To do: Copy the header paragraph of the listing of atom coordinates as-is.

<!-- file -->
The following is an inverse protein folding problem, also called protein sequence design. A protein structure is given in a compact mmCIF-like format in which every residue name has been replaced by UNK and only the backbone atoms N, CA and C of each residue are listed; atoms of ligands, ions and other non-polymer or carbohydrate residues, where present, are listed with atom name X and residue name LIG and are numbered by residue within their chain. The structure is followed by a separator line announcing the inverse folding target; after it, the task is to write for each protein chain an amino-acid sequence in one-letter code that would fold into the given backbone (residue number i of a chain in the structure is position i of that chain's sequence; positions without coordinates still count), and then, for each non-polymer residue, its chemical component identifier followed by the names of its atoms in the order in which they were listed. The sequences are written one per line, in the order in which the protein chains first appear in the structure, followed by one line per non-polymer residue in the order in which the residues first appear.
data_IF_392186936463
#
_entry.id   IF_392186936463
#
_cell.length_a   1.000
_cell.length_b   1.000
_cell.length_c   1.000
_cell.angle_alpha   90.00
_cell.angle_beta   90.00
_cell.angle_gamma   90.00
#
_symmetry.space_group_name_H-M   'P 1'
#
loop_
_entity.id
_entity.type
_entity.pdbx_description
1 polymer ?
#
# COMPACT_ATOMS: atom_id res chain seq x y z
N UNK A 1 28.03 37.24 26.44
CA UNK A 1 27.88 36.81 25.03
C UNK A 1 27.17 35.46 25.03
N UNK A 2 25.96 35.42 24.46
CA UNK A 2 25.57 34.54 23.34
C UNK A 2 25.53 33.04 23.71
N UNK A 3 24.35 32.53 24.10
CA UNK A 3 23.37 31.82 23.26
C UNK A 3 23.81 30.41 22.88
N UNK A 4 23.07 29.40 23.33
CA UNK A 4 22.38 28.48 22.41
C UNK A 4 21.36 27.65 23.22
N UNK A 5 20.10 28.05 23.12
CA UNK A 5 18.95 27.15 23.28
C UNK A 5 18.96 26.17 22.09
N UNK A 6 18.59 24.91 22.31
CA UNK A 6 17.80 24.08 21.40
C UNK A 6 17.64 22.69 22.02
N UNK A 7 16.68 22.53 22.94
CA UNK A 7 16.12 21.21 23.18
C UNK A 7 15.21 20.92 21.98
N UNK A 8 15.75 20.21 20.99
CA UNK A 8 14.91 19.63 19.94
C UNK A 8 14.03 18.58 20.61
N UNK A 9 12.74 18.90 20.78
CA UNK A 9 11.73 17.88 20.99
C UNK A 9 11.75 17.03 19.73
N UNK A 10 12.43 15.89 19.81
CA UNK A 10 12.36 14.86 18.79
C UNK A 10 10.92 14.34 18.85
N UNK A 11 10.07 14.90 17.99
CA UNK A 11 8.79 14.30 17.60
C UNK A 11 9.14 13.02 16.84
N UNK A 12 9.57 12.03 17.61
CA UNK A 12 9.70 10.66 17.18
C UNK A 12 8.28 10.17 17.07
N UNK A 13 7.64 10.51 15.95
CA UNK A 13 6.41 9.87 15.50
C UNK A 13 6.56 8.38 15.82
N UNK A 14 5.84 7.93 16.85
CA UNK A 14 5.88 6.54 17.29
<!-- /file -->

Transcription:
The following is an inverse protein folding problem, also called protein sequence design. A protein structure is given in a compact mmCIF-like format in which every residue name has been replaced by UNK and only the backbone atoms N, CA and C of each residue are listed; atoms of ligands, ions and other non-polymer or carbohydrate residues, where present, are listed with atom name X and residue name LIG and are numbered by residue within their chain. The structure is followed by a separator line announcing the inverse folding target; after it, the task is to write for each protein chain an amino-acid sequence in one-letter code that would fold into the given backbone (residue number i of a chain in the structure is position i of that chain's sequence; positions without coordinates still count), and then, for each non-polymer residue, its chemical component identifier followed by the names of its atoms in the order in which they were listed. The sequences are written one per line, in the order in which the protein chains first appear in the structure, followed by one line per non-polymer residue in the order in which the residues first appear.